Interestingly, the article that I referred to earlier by the retired member went on, as is often the case, to refer to jurisdictions where it does exist, notably including Oregon, the Netherlands and Belgium. I think it would be useful to bring members up to speed with what is happening in those jurisdictions because there are some basic statistics that are often used in these debates supposedly to support the initiative but without necessarily providing all the relevant statistics. One of the dangers of using statistics is that they can be misused. Having said that, let me try to bring to the public record some of the matters that were not included in the retired member’s article.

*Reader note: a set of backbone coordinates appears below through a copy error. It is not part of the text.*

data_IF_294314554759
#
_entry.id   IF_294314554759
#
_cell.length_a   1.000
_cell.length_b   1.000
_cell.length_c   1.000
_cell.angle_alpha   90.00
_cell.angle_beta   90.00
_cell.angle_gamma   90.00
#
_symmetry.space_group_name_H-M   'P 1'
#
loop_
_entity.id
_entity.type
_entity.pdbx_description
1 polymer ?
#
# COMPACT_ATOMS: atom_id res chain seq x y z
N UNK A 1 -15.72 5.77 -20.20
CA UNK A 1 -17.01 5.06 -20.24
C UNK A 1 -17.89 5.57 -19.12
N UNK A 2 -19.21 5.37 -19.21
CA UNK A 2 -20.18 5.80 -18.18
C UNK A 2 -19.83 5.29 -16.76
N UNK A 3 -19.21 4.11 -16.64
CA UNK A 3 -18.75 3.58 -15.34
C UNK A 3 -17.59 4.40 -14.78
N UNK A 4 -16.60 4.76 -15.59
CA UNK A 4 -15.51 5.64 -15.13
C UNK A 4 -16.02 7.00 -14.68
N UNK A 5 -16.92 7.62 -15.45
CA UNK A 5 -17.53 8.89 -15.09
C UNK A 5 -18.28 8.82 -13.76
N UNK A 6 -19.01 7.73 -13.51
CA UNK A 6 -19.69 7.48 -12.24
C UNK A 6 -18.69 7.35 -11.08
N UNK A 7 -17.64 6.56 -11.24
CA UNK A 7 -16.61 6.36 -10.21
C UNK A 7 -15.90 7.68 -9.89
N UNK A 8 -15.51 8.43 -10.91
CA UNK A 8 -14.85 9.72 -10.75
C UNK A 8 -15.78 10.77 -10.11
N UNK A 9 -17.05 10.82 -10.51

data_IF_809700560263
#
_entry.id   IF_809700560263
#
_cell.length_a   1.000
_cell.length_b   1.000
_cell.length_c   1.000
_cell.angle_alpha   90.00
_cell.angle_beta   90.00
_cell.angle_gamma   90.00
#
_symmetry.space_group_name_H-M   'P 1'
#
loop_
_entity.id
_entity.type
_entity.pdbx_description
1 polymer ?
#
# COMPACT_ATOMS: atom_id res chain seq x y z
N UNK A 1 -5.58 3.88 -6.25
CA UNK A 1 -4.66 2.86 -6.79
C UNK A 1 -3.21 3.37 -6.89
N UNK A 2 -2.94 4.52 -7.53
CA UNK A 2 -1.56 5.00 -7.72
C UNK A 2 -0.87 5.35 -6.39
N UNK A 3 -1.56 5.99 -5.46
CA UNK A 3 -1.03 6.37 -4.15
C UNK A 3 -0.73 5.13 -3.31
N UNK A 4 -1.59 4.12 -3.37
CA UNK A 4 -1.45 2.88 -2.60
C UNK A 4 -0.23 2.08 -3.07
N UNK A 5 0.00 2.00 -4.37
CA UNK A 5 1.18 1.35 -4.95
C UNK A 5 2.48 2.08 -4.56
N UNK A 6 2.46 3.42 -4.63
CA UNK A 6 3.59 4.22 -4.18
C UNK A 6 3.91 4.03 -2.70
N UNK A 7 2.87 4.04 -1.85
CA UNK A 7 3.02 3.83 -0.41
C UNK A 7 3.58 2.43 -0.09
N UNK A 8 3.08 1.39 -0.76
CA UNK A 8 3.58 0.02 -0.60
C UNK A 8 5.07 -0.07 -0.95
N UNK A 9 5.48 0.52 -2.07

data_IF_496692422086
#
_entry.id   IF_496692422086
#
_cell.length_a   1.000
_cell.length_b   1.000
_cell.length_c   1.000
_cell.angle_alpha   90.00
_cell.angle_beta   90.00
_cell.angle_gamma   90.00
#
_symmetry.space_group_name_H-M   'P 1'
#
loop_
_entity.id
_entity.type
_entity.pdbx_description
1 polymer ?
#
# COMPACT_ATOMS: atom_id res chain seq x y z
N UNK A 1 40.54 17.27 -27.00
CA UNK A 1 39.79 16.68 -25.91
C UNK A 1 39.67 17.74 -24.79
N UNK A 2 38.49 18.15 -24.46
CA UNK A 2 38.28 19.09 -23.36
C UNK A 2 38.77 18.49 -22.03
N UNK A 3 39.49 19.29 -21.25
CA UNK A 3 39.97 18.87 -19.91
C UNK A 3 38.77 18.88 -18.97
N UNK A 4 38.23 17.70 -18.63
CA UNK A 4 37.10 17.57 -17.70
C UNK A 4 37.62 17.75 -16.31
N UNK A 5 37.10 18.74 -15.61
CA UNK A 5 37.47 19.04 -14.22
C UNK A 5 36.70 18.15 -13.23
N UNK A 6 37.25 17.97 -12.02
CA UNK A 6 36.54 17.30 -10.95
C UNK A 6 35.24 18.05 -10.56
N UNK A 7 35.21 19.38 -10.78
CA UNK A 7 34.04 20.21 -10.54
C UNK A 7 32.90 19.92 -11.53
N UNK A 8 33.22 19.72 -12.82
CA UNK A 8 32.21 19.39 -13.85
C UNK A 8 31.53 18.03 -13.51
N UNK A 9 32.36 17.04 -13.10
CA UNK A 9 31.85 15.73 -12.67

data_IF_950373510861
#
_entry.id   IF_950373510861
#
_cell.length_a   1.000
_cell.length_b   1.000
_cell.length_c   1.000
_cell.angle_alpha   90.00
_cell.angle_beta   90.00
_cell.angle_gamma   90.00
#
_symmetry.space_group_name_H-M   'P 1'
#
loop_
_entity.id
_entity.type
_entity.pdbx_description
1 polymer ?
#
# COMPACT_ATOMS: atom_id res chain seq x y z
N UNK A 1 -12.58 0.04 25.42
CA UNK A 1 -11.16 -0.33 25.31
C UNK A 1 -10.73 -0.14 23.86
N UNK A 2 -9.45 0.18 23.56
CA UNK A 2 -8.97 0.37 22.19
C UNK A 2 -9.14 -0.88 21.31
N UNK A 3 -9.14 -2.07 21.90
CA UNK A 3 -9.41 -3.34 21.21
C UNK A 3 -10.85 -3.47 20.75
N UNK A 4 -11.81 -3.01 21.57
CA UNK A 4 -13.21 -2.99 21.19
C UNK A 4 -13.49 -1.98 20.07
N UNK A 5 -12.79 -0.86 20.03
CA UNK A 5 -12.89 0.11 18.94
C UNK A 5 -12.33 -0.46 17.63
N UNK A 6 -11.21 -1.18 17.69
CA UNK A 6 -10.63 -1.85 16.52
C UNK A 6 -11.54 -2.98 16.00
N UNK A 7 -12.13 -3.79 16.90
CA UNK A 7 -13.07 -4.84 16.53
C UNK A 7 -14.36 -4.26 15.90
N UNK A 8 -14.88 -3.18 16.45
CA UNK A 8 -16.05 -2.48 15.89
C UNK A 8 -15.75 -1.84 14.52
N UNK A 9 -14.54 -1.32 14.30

Reports from the jurisdiction of Oregon indicate that physical suffering is not a major issue for those requesting physician-assisted suicide. How do we know that? Of the 673 people who died from ingesting a lethal dose of medication as at 14 January 2013, only 23.5 per cent mentioned inadequate or concern about pain control as a consideration. Interestingly, earlier annual reports noted that patients discussing concern about inadequate pain control with their physicians were not necessarily experiencing pain.